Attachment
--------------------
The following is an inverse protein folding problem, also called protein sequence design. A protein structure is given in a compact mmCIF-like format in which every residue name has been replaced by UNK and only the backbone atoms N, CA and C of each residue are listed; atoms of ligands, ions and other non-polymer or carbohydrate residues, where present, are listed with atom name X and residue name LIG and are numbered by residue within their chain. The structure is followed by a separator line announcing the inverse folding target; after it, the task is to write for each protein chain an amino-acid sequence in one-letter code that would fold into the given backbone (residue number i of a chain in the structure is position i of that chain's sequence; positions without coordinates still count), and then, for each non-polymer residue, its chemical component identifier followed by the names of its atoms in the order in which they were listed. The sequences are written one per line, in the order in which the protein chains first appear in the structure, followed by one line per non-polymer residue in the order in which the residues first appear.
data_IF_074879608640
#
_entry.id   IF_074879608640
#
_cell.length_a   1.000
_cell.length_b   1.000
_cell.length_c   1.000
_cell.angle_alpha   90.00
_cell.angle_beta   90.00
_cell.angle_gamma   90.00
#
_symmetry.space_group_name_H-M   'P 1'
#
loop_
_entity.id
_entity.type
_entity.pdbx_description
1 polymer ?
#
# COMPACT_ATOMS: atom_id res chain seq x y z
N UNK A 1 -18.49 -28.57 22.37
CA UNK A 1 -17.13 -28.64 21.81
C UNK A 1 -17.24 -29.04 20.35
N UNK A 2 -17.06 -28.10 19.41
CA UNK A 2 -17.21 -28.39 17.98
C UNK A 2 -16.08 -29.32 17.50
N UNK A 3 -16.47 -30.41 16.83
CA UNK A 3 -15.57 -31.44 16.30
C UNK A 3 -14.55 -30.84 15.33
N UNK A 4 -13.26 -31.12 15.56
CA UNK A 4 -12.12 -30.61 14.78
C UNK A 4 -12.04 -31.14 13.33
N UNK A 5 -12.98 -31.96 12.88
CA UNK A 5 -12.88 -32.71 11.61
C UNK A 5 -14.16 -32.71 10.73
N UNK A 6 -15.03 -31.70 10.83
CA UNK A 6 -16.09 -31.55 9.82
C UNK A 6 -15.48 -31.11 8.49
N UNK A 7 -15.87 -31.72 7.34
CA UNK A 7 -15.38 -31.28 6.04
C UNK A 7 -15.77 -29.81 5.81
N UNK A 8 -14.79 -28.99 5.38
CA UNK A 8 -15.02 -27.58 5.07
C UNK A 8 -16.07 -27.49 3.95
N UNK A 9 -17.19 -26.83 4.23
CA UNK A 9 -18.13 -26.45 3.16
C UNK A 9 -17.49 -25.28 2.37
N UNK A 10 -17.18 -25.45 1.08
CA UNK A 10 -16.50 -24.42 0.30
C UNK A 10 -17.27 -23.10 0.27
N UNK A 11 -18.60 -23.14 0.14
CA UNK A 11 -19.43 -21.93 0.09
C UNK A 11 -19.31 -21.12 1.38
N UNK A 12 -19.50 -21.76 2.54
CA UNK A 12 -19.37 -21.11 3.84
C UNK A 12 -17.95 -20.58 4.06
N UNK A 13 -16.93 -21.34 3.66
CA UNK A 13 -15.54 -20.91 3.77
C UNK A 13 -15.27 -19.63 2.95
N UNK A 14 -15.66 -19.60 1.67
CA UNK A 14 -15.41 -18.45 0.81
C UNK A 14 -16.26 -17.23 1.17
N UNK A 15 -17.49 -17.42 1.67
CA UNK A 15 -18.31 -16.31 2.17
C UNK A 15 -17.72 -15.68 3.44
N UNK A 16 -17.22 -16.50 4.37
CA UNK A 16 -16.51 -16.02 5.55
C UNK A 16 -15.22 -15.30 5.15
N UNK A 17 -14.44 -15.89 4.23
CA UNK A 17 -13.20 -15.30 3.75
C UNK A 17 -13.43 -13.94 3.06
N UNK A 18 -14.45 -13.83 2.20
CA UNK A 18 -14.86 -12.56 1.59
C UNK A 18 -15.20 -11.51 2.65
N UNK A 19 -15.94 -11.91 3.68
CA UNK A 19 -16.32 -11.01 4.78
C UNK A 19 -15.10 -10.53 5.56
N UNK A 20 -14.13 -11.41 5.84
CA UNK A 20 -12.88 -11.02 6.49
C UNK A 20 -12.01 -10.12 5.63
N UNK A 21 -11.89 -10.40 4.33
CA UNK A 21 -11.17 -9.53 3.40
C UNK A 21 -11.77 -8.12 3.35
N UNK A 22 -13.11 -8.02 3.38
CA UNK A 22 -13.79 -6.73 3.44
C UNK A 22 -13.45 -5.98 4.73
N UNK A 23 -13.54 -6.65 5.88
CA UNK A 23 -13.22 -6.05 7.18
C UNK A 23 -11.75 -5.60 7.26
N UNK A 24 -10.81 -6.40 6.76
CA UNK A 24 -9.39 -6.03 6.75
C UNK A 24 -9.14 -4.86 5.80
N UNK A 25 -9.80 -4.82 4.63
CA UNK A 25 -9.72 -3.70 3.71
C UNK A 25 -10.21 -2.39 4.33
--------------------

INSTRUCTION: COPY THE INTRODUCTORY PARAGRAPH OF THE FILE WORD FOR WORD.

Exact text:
The following is an inverse protein folding problem, also called protein sequence design. A protein structure is given in a compact mmCIF-like format in which every residue name has been replaced by UNK and only the backbone atoms N, CA and C of each residue are listed; atoms of ligands, ions and other non-polymer or carbohydrate residues, where present, are listed with atom name X and residue name LIG and are numbered by residue within their chain. The structure is followed by a separator line announcing the inverse folding target; after it, the task is to write for each protein chain an amino-acid sequence in one-letter code that would fold into the given backbone (residue number i of a chain in the structure is position i of that chain's sequence; positions without coordinates still count), and then, for each non-polymer residue, its chemical component identifier followed by the names of its atoms in the order in which they were listed. The sequences are written one per line, in the order in which the protein chains first appear in the structure, followed by one line per non-polymer residue in the order in which the residues first appear.